X-POSITION: Phoenix, Upstarts & More Tear Up Bowers & Sims' "X-Men '92"
It’s no secret that Golden Age comics were full of racist imagery, especially Golden Age jungle comics. But Steve Bennett at Super ITCH pointed out something today that I hadn’t noticed in the examples that I’ve read. Like most jungle girl comics from that time period, Rulah the Jungle Goddess is racist at its very concept: “a standard-issue bored thrill-junkie/society-girl aviatrix who crashed her plane in Africa. There she saved a tribe from a tyrant’s rule who were so grateful the natives dubbed her Rulah, Jungle Goddess and made her their ruler.” A couple of things differentiate Rulah from similar comics, though.
First, they were drawn by Matt Baker, a black man. That doesn’t mean that all Africans are portrayed with respect in Rulah comics, as you’ll see if you click through the link. After all, Baker wasn’t writing these stories. But it adds an interesting facet to thinking about these things, especially in light of the other major difference Bennett points out:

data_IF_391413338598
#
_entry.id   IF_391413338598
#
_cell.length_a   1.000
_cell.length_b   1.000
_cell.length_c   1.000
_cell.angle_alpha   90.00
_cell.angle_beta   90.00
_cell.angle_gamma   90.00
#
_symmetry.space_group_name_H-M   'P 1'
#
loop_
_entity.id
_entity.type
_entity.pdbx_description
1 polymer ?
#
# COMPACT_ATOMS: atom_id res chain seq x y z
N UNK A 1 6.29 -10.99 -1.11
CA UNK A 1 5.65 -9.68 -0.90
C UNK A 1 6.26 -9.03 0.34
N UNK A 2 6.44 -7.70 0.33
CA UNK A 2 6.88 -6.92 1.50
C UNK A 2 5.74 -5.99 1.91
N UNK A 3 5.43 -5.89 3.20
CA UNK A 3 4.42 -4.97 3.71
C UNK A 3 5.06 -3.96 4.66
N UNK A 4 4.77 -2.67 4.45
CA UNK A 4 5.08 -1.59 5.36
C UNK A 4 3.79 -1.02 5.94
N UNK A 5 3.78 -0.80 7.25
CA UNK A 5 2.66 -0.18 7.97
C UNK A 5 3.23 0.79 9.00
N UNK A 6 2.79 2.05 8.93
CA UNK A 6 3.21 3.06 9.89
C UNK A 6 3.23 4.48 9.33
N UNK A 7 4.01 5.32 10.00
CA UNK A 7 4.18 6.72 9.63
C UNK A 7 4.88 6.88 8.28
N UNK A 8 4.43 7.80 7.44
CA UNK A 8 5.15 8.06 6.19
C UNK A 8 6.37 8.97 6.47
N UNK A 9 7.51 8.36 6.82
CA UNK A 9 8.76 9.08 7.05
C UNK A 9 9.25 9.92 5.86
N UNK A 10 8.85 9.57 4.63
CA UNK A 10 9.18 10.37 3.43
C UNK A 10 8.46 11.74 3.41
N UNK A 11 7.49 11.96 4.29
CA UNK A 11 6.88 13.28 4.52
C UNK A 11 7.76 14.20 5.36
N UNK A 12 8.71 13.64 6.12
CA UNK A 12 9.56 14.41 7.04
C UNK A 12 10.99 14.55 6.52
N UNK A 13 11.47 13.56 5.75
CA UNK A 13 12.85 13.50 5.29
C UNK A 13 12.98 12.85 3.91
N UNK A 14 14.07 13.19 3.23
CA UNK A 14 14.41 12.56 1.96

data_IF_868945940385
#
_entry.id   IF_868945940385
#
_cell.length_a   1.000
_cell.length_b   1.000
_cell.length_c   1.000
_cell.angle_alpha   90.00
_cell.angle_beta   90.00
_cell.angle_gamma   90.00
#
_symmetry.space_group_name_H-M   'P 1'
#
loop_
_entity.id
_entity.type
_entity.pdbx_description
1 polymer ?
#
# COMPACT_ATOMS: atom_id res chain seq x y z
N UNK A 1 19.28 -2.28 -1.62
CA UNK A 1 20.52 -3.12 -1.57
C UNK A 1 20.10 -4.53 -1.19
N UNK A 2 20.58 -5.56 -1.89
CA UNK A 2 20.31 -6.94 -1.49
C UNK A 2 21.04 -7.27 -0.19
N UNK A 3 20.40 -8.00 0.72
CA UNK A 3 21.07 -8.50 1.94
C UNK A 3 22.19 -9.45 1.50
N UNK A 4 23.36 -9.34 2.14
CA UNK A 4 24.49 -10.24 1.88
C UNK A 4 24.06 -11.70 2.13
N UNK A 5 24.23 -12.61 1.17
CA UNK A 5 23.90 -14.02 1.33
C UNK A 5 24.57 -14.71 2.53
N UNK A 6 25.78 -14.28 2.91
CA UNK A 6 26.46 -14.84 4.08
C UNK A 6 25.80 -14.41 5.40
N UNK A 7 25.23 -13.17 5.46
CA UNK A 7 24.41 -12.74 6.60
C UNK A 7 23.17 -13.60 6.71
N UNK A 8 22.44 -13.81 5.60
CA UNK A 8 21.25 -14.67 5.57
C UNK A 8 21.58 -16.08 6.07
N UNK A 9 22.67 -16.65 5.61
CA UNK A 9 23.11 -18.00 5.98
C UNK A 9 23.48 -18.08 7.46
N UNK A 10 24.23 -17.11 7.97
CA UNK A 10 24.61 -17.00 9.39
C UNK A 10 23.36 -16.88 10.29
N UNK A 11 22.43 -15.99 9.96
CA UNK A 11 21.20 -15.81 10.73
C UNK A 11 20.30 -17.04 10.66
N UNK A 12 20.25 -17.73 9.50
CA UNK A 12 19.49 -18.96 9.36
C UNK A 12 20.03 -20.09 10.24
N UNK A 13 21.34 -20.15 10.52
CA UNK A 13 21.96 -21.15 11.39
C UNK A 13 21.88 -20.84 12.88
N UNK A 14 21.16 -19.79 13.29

…all the ‘native’ women were white and the men black. It’s not true in all her stories but in the bulk Rulah rules over a world where females were exclusively drawn like white showgirls and the men like (fairly non-stereotypically drawn) blacks.
…as drawn the characters…are committing miscegenation, i.e. race mixing. In 1948 when the comic was published this was still a crime in 30 out of then 48 states…
Bennett also speculates that this itself was done for racist reasons: to make the women in the comic more attractive to white, male readers. But even if that’s the case, it still created a fictional culture that – all else being equal – was subversively egalitarian. And readers didn’t seem to mind.
I hope I’ve made it clear that I’m not at all looking to excuse any type of racism in these comics, but I find this unexpectedly (and yes, possibly unintentionally) anti-racist part of it fascinating and noteworthy.